Saturday, May 10, 2014
I'll be celebrating this afternoon with my mother, a woman who has seen her share of medical problems in her lifetime, but is still going strong and will be 92 next month. When I was young, she had cancer - twice - and survived both bouts that could still kill someone easily today. It took years for one of the best endocrinologists in the U.S. to balance her thyroid hormones after the first surgery. There was also a ruptured appendix that left her recovering for a long time from the infection that occurred because it was initially misdiagnosed. And she had vicious migraines.
As I started to grow up, she was diagnosed with a brain tumor, benign, but one that was determined to be inoperable because it was growing around and protecting an aneurysm. So, over the years, it was monitored with six-month MRIs as it slowly closed off the optic nerve behind one eye, leaving her blind in that eye. Then there were the two knee replacements and the usual high blood pressure, cholesterol issues, and so on.
She has had two skin cancers, one on each leg, that were treated with radiation because they sat right on top of the bone, leaving nowhere to "dig" via Mohs surgery. Unfortunately, one of the radiation wounds didn't heal properly, so a year later, we started to see a wound specialist who has been treating her leg with everything except hyperbaric oxygen therapy (which was "threatened" from Mom's perspective). It seems to be healing - finally!
A couple of years ago, she told me one evening that she was dizzy, so I started trying to call her the next morning. She didn't answer. After a short time, I realized that she couldn't possibly be in the shower, so I hopped in my car and sped the five minutes it took to get to her house. When I let myself in, I found her unconscious on the floor. It was clear she had fallen. After a short ride to the hospital in the ambulance, I learned that she had a bleed (hematoma) under her skull that was pressing on her brain and would kill her without emergency brain surgery. We were lucky. The renowned chief of neurosurgery was in the hospital when we got there, and she was in good hands. After a month in the hospital, Mom came home and has had a helper living with her 24/7. We don't need another fall like that one (even though she has taken a small topple or two since)!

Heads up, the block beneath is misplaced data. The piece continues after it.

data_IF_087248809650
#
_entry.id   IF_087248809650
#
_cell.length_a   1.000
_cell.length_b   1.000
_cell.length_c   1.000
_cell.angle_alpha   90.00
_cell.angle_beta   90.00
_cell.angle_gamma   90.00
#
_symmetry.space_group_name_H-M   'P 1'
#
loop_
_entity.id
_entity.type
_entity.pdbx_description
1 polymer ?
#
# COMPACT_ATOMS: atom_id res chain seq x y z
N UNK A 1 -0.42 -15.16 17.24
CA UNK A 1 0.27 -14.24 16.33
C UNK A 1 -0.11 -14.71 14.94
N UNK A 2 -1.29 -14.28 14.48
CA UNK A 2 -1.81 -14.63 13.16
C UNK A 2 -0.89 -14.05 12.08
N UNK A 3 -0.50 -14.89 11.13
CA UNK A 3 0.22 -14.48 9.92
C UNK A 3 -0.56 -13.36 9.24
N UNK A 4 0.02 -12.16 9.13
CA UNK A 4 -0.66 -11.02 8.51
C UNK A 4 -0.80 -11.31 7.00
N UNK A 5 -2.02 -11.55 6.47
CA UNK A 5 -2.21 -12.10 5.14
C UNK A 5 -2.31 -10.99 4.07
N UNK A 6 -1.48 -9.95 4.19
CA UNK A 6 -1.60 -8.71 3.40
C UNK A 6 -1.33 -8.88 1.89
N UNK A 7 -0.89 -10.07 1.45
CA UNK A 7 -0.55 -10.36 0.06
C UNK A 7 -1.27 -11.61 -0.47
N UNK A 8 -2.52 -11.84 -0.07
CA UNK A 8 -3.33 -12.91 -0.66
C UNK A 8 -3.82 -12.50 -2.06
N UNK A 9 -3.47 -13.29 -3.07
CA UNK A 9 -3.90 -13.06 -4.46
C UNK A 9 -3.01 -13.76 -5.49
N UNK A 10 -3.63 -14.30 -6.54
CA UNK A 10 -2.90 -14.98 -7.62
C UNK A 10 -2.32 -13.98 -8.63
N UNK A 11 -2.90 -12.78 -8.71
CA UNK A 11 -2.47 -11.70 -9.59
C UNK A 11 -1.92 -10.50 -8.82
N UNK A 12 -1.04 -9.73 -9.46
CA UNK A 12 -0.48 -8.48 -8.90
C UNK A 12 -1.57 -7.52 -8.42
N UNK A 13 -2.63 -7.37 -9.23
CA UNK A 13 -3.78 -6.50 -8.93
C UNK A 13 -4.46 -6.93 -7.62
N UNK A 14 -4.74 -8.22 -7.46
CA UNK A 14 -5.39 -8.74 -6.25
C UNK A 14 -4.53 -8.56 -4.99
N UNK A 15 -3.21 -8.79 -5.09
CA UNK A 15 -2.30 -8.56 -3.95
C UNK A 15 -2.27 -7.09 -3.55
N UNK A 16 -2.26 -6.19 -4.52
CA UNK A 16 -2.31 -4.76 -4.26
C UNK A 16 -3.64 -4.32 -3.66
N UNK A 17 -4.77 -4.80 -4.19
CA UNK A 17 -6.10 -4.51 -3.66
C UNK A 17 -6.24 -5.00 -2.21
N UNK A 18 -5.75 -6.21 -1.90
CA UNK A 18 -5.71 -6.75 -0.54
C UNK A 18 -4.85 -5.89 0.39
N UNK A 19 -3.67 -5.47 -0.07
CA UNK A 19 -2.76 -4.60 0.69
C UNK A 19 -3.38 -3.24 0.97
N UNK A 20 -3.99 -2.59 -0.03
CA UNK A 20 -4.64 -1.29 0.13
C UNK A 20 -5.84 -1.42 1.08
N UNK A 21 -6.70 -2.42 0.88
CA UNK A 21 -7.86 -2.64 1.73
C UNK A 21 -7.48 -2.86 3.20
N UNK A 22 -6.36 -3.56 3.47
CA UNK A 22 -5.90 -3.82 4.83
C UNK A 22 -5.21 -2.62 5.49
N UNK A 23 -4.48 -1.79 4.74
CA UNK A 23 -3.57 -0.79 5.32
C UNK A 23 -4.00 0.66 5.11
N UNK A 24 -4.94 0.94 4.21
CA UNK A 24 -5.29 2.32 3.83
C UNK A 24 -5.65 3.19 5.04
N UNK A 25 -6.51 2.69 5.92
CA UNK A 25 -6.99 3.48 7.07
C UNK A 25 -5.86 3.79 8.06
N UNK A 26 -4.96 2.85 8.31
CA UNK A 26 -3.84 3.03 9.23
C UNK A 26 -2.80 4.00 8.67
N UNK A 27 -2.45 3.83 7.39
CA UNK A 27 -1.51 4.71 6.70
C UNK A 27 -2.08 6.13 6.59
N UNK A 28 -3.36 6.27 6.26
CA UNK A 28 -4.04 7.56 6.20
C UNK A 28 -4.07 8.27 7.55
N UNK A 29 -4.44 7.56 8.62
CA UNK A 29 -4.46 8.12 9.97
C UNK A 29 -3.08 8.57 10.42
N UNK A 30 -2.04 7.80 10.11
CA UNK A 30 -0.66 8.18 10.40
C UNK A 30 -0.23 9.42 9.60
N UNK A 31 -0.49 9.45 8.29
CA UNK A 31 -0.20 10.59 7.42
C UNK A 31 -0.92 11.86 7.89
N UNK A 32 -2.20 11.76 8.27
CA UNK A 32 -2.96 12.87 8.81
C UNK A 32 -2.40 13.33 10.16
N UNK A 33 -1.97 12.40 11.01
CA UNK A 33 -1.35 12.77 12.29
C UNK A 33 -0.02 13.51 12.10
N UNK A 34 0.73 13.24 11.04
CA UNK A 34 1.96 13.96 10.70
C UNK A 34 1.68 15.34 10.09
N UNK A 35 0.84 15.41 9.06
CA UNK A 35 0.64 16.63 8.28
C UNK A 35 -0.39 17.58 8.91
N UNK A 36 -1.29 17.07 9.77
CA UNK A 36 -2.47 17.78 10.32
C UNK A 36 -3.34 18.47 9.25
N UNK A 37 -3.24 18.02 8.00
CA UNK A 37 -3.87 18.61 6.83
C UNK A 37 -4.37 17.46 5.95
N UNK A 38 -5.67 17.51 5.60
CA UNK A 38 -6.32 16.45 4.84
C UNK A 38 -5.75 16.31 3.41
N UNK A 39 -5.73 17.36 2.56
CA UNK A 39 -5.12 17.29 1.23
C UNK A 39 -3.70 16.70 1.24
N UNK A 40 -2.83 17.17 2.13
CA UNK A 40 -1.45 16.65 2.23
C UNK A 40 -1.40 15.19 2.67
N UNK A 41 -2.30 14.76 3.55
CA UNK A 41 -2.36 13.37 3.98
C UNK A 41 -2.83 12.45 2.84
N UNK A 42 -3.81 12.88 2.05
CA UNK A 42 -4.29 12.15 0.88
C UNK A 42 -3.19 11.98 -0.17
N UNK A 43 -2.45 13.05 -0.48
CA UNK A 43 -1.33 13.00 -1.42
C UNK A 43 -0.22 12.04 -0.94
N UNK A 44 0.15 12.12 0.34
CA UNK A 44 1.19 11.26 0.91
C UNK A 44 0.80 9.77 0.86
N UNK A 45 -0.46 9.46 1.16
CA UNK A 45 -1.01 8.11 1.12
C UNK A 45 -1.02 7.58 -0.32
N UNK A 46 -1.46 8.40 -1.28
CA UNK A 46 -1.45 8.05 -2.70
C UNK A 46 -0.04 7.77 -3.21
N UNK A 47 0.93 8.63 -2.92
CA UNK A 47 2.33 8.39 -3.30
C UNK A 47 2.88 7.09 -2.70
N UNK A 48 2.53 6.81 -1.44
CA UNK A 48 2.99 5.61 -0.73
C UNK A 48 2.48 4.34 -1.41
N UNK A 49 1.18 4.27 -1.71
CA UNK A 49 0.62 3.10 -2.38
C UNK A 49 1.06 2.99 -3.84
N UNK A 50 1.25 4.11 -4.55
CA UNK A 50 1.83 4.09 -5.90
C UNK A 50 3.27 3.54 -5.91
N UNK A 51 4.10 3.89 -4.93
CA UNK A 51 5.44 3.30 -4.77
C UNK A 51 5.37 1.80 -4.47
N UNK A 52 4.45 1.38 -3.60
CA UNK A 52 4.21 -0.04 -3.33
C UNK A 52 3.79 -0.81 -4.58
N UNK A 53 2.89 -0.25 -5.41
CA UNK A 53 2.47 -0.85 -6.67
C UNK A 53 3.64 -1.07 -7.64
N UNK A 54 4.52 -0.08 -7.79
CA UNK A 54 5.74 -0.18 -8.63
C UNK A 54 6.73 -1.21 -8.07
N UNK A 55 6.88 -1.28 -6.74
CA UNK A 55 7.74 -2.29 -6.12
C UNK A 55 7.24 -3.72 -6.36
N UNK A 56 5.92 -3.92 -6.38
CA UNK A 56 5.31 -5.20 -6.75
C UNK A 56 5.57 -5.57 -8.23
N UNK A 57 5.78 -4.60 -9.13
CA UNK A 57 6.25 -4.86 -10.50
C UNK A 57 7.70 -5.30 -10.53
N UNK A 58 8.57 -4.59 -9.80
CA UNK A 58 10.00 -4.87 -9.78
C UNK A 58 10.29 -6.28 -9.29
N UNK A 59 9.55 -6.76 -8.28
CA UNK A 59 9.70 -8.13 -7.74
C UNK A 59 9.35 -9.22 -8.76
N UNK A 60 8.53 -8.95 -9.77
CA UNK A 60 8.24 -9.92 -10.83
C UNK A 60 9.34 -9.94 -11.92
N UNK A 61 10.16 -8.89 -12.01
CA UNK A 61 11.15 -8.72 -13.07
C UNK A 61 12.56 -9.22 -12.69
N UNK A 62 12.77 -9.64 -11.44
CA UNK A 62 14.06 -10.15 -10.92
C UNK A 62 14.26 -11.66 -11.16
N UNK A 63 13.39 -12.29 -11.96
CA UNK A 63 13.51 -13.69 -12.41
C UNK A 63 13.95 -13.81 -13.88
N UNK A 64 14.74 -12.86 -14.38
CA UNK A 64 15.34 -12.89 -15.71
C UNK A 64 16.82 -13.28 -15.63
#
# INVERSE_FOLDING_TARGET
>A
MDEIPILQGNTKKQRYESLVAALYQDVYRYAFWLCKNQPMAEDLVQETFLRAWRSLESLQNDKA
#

You know what happened two weeks ago. Suddenly she had a small bowel obstruction - life threatening - but with a fast diagnosis and great doctors she is home today and getting stronger. To think that the strictures in her bowel could have been caused by the appendix surgery of hysterectomy years ago is mind-boggling.
You might think that kind of medical history would have incapacitated someone. Not my mother! Throughout it all in earlier days, Mom drove us to school, kept house, did the accounting at my father's business, made their investment decisions, went grocery shopping, cooked three meals a day for us, and so much more. She even found time to volunteer her time at church and a nursing home. She played bridge and had lunches with her girlfriends. She led a very active life until the brain surgery, which had no effect on her brain or behavior, but left her feeling more comfortable close to home.
Happy Mother's Day - to my mom and all the moms! This is your special day! I hope all your days are special, but especially this one. Today we take the time to honor your love and sacrifices. We love you all.
Photos courtesy of jis.gov.jm and fightforrhinos.com